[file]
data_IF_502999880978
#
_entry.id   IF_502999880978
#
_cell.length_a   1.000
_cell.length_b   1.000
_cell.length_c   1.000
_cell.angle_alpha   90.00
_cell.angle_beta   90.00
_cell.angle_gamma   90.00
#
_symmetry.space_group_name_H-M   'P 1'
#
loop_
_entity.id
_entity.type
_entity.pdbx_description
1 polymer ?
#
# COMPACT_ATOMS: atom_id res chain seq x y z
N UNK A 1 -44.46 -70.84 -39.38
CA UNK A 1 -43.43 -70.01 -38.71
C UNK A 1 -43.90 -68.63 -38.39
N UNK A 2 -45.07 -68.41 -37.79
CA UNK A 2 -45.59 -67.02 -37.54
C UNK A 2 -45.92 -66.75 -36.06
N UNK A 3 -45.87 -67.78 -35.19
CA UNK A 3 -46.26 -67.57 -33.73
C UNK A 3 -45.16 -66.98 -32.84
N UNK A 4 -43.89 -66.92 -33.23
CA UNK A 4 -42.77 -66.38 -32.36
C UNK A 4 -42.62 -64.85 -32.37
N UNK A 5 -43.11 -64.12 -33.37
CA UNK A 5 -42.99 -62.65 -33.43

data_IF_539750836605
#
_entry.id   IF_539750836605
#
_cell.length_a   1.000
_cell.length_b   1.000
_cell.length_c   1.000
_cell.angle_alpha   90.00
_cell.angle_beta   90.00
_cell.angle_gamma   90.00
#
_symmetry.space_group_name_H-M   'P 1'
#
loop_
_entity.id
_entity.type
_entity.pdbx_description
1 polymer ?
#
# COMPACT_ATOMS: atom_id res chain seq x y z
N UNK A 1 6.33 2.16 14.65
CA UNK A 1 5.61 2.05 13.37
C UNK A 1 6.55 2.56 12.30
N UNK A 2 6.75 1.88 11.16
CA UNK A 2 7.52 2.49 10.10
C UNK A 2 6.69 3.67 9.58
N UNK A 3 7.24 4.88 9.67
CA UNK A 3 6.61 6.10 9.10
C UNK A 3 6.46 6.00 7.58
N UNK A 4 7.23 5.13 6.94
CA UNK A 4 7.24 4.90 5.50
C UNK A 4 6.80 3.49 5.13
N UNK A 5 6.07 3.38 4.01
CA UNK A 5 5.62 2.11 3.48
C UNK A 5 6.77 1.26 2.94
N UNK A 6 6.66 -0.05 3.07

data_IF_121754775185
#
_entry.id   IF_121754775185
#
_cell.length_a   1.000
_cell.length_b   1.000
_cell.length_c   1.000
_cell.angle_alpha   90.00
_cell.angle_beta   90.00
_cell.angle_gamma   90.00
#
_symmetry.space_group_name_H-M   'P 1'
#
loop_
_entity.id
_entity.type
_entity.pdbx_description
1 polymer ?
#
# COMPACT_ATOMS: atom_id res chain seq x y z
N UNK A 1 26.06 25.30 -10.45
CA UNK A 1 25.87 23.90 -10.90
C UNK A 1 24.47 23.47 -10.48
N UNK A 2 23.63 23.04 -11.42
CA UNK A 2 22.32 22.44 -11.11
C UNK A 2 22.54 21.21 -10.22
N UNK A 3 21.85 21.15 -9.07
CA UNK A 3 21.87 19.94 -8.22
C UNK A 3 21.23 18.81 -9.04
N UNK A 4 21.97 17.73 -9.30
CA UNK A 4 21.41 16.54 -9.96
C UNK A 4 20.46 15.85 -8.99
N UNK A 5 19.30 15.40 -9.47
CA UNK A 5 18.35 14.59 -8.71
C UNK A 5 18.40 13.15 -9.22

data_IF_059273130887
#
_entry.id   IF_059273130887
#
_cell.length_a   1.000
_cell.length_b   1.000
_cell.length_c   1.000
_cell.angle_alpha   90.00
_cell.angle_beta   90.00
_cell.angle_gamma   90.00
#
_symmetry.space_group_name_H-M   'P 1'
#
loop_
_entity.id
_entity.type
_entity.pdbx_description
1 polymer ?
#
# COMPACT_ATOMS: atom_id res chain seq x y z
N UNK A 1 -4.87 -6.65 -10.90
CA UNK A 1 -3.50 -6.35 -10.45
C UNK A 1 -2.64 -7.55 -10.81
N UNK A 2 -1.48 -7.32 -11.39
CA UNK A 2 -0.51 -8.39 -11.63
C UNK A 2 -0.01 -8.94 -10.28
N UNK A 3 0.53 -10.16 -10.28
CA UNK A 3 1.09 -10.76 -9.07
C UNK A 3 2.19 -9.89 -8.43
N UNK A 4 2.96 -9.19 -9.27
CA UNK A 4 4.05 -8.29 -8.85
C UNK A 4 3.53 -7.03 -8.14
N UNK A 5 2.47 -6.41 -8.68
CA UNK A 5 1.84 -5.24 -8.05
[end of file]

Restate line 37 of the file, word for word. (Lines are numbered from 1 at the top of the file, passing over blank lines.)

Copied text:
_entry.id   IF_539750836605